At Thursday’s Kodiak City Council meeting, city manager Aimee Kniaziowski gave brief updates on various maintenance and construction projects around town. Some are coming along quicker than scheduled, such as the latest phase of water and sewer upgrades in Aleutian Homes.
“The curb and gutter is complete. Multiple retaining walls are under construction, the D-1, sidewalks and street pavements are schedule to start in two weeks, and traffic will be limited to local access only. And we expect the contractor, Brechan, to be done by the end of this month, which is way early. We really appreciate it; the project’s gone very well.”)
She said Ohno Construction is doing some repairs to the Baranof Park football field around the mascot logo in the center of the field, and has extending the warranty on work done on the baseball field:
“Last spring and winter we had a problem with standing water on that field. They’ve agreed to extend the warranty and give it another year. What we think that happened was the ground was frozen underneath, not allowing the water to drain through. And we haven’t seen that back up. They want to observe it some more before they start tearing up that turf.”
Kniaziowski noted the asphalt milling and repaving going on along Mill Bay Road. Work at the intersection of Birch has already been done.
“They’re working on three other segments that in are chronic drainage areas, problem areas. Benny Benson, Bancroft, and kind of right in front of King Fisher Air. So hopefully, they’ll mill that, replace it and increase the crown of the road, and hopefully we can nurse that along a little bit and make that road hold together for a longer time.”
Mill Bay Road was completely resurfaced about five years ago, but ruts and potholes developed over the last few years.
Down on the waterfront, Kniaziowski said Harbormaster Lon White is working with the state to facilitate the Pier 1 replacement project:
“They’re going to be starting on that here this month. Pacific Pile and Marine is the contractor, and they’ll begin pulling down the old Pier 1, which is an old timber-pile dock, and replacing it. The ferry and the state, they’re looking for options for ferry office space and a construction office. Initially we thought maybe they would come to Pier 2, but it looks like they’re looking around. They’re going to try some other things.”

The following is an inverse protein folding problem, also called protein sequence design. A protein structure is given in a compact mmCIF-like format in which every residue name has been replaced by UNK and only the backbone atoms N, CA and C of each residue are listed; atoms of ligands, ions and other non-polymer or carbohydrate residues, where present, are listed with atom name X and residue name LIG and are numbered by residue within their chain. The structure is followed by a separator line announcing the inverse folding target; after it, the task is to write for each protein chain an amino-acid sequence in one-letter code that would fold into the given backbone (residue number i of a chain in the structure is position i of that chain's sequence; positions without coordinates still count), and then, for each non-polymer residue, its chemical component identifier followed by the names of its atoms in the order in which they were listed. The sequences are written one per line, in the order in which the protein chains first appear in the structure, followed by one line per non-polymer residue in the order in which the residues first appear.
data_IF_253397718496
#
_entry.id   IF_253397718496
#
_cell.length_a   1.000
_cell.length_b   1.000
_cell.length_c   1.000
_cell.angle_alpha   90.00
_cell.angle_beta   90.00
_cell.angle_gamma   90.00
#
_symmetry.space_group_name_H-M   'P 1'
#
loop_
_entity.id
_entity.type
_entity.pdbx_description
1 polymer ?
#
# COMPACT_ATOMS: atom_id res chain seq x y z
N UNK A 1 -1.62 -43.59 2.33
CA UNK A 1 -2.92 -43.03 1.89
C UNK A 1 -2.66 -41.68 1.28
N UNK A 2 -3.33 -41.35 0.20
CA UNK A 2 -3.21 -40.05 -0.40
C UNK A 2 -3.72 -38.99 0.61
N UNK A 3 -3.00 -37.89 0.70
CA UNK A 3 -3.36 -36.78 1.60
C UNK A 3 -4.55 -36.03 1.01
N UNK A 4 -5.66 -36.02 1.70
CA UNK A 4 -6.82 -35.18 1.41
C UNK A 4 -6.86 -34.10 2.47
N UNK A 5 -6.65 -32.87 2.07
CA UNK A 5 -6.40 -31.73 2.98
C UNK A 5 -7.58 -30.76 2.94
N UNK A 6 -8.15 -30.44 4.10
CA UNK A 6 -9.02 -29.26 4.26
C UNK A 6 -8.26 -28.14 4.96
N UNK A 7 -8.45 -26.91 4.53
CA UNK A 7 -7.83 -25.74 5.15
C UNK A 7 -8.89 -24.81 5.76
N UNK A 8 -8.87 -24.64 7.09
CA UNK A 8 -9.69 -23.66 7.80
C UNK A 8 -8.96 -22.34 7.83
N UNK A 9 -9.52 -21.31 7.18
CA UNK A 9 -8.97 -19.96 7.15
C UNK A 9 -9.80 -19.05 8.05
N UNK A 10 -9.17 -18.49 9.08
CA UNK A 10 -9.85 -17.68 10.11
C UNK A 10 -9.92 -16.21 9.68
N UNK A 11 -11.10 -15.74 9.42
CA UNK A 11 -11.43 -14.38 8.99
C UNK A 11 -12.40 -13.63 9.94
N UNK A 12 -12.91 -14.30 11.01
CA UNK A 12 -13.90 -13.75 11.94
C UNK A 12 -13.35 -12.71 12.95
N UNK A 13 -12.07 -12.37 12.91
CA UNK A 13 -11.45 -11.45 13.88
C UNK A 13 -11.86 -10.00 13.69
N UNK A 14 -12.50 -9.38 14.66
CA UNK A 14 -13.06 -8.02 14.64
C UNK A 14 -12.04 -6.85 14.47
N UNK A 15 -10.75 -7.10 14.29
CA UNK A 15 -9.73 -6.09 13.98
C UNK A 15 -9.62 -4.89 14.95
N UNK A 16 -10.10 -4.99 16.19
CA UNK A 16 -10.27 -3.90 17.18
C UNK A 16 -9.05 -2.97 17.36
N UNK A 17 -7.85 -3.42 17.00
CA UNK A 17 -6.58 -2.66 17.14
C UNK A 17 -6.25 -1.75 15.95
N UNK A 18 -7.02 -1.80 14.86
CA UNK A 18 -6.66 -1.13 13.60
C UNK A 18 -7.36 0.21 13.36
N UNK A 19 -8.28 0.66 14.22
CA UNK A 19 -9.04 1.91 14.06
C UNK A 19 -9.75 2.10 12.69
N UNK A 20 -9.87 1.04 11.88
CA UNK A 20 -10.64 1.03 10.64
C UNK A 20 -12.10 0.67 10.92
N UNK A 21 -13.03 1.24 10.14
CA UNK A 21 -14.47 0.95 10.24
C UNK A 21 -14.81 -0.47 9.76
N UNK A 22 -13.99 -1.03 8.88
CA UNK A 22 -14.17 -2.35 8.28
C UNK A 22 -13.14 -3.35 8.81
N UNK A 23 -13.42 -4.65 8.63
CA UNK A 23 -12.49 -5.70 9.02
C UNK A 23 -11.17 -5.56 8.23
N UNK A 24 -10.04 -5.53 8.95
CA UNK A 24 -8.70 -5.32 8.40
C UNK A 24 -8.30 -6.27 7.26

She also informed the council that a Parks and Recreation department crew has been trying to clean up around the Mall, and tended to the trees and flower beds there as well.
It’s been almost a year since the topic of composting biosolids has made it to a Kodiak City Council agenda, but work has been well underway to make it a reality. The design for the new composting facility is at 95 percent, and City Manager Aimee Kniaziowksi said they are getting ready to submit the design to the the Alaska Department of Enviornmental Conservation for permitting.
“That’s the next step and once we’re issued a permit then we can begin the process of building this facility and migrating over. We’re currently doing compost class B on the borough landfill at the top of the current landfill pile, so we’ll migrate that to the new facility once it’s been designed and ready.”
The goal is to eventually produce a higher quality class A compost at the new facility.
Mark Kozak is the public works director for the city and said a meeting was held with folks from the Monashka Bay community about a year ago to talk about preliminary plans for the composting facility.
“Because they’re the nearest neighbor to this potential site. We took their public input and then we started the design. And now we’re at the point where the design is ready to be submitted to DEC to start the permit process. And what we want to do is visit with the public again, let them see the design and ask their questions, so that they know when we submit our permit, what the facility is like, how the process is managed and handled and then we can hear and get feedback from them now if there’s anything they have concerns about.” Continue reading